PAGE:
by Susanna Decker, Senior Consultant, HUB Philanthropic Solutions
Back in the early 90’s when I first began my career in fundraising, I had some terrific mentors. I worked with a wonderful team — some of us were as green as we could be and others were seasoned and willing to share their knowledge and expertise. One of my mentors, Jim, had been in development for more than 30 years. He had joined our team when our organization merged with another. He was in charge of major gifts and he spent the majority of his time out of the office meeting with donors.
When Jim arrived on the scene, he changed things up. All of us were charged with our own major gift portfolio. Jim had weekly meetings with some of the newbies like me, and each week, we talked about “moves” with our major donors and what we were doing to build relationships with them.
Jim would share stories about taking someone to lunch, or visiting a donor at home, or providing a tour of a new unit of one of the hospitals that was in the healthcare system in which we worked. In the beginning, my report every week was geared toward letters I’d drafted, or notes I’d written or birthday cards I’d mailed off, or a few phone calls I’d placed. Jim got a bit frustrated with me at one meeting and told me to “get out of the office and meet some of your folks!”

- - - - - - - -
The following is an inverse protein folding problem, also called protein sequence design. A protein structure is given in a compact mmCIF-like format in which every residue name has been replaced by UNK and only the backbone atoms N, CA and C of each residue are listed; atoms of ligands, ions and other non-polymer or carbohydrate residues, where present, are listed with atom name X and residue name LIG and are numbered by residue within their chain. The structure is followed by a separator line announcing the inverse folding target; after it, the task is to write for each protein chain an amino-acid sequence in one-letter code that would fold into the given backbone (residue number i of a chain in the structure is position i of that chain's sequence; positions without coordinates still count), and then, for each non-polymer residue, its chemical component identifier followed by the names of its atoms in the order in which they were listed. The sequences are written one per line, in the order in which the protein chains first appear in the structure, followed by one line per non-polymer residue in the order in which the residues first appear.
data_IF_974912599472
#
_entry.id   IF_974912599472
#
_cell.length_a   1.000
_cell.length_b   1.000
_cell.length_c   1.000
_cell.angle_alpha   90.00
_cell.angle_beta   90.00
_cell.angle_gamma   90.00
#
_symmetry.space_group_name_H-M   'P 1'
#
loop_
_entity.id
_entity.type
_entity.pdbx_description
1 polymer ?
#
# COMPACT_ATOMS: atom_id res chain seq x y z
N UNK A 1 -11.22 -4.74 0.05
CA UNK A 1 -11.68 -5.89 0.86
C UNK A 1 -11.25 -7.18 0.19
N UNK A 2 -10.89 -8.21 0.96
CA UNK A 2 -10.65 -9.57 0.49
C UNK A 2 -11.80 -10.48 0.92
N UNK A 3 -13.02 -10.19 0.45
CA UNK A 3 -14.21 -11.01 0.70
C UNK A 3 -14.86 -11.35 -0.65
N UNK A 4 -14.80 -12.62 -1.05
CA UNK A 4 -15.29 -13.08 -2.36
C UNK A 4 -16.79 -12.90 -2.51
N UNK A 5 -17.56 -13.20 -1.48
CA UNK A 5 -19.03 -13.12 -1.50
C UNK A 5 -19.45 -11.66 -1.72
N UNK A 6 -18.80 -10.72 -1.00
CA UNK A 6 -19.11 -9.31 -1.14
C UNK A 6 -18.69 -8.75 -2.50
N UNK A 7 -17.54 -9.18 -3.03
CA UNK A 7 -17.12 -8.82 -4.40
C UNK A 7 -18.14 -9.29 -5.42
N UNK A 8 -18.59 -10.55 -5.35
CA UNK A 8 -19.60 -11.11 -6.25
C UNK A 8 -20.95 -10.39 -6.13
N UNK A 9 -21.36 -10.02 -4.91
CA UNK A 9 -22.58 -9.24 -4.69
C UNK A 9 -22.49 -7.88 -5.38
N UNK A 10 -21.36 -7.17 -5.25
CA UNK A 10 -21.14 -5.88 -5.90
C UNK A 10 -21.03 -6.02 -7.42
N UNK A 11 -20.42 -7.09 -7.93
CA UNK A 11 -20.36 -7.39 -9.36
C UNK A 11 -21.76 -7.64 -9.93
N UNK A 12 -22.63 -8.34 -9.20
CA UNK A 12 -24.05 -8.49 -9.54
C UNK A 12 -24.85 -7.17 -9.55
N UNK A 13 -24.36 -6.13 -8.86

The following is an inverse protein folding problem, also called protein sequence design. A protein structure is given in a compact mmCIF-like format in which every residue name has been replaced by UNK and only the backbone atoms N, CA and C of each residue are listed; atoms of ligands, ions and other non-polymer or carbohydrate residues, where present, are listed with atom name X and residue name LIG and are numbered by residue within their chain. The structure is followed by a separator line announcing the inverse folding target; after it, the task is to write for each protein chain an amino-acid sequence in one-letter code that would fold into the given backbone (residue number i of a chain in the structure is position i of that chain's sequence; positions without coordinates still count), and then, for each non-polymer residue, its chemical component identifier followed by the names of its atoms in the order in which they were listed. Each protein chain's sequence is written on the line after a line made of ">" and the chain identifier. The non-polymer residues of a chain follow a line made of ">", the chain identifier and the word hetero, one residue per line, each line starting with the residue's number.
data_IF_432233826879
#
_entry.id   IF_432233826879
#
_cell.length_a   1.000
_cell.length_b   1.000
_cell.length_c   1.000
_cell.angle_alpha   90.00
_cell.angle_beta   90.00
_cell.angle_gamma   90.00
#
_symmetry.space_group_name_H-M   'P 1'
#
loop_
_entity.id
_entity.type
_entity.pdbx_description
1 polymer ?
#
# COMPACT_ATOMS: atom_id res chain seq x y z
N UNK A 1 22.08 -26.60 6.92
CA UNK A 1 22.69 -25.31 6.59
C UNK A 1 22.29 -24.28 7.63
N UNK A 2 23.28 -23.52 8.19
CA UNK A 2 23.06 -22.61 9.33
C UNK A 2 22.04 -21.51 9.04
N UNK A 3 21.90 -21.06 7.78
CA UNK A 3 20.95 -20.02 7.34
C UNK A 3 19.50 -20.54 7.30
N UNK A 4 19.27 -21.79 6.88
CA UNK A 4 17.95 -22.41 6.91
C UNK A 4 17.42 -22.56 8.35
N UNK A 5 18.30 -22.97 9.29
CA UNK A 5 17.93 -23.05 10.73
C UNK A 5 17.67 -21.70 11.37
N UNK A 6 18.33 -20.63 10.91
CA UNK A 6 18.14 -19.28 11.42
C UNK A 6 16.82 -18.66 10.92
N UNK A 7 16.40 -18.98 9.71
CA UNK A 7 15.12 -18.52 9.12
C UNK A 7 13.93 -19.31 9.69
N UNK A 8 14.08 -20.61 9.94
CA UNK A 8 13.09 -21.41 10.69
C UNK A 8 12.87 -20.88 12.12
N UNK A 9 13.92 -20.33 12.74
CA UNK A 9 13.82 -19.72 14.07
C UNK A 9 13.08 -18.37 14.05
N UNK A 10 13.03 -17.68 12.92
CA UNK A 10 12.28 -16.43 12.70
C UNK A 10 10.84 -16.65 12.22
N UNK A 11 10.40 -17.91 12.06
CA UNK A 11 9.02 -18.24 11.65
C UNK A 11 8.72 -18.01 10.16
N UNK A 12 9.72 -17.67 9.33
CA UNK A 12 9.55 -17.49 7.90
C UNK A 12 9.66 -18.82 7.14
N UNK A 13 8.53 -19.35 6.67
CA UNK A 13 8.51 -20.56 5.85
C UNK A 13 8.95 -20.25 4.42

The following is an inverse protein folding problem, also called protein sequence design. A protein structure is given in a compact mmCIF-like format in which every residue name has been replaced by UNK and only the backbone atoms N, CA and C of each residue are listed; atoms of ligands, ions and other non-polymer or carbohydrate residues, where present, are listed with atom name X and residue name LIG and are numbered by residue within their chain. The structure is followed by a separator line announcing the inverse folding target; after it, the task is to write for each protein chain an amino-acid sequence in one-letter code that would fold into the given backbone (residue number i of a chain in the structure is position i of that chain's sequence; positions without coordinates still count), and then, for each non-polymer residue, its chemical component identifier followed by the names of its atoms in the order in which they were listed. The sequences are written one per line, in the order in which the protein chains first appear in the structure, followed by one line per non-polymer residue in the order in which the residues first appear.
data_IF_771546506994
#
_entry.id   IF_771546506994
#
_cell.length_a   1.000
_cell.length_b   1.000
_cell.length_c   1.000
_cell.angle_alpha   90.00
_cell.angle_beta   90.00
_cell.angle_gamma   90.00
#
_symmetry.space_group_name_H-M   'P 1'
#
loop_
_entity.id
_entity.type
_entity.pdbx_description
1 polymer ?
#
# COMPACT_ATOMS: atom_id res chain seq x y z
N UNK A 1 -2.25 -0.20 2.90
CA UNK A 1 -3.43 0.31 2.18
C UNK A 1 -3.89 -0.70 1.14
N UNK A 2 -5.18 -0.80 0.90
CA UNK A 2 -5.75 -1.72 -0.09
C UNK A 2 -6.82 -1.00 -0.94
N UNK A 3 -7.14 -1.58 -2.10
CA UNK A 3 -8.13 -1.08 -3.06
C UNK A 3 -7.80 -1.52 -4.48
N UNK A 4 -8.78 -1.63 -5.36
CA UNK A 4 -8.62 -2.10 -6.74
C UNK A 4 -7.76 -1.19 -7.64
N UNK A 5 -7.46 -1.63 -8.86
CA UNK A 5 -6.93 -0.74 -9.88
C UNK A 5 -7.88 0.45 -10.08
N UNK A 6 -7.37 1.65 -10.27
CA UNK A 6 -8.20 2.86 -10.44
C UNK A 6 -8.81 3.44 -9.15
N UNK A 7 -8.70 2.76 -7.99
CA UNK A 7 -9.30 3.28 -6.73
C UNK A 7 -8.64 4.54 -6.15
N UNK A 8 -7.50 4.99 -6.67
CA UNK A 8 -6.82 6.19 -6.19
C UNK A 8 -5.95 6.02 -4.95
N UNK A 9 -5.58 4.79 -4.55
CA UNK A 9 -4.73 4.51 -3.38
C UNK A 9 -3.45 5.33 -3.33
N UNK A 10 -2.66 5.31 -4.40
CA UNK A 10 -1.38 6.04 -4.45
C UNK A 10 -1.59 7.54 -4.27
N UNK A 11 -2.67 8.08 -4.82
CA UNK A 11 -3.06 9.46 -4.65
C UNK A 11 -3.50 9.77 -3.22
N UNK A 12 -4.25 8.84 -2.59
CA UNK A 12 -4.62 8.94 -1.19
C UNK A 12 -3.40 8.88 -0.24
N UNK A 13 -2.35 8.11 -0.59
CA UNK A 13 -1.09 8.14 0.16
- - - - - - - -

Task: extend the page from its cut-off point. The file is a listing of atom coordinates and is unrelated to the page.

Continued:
I’d realized that all of the “moves” I was making were “safe” moves. I was intimidated and hesitant to take my major gift work to the next level. After my “chat” with Jim, I started picking up the phone and making appointments and sitting down with folks and learning so much about why they gave to the organization and what they were passionate about. They shared their opinions with me about the services the organization provided and also told personal stories of why they were important. I learned A LOT from Jim.
As you’ve heard so many times, development is a relationship business. We can’t develop relationships with our donors when we are sitting in our office. While many of us wear many hats, make it your priority every week to call a determined number of donors and set appointments to meet with them. Talk with your donors and engage them further with your mission.
I ran into Jim a few years back and as he shared news of his retirement years, I told him how much he helped me learn and grow as a development professional. I also shared with him that major gift and campaign work has been a focus of my career for quite some time. In old school fashion, he shot me a big grin and gave me the best “atta girl” I’ve ever received! So, whether you’ve been in the field for quite some time and need a nudge, or you’re a newbie like I was back then, make 2016 the year to get out of the office and make weekly donor visits a top priority.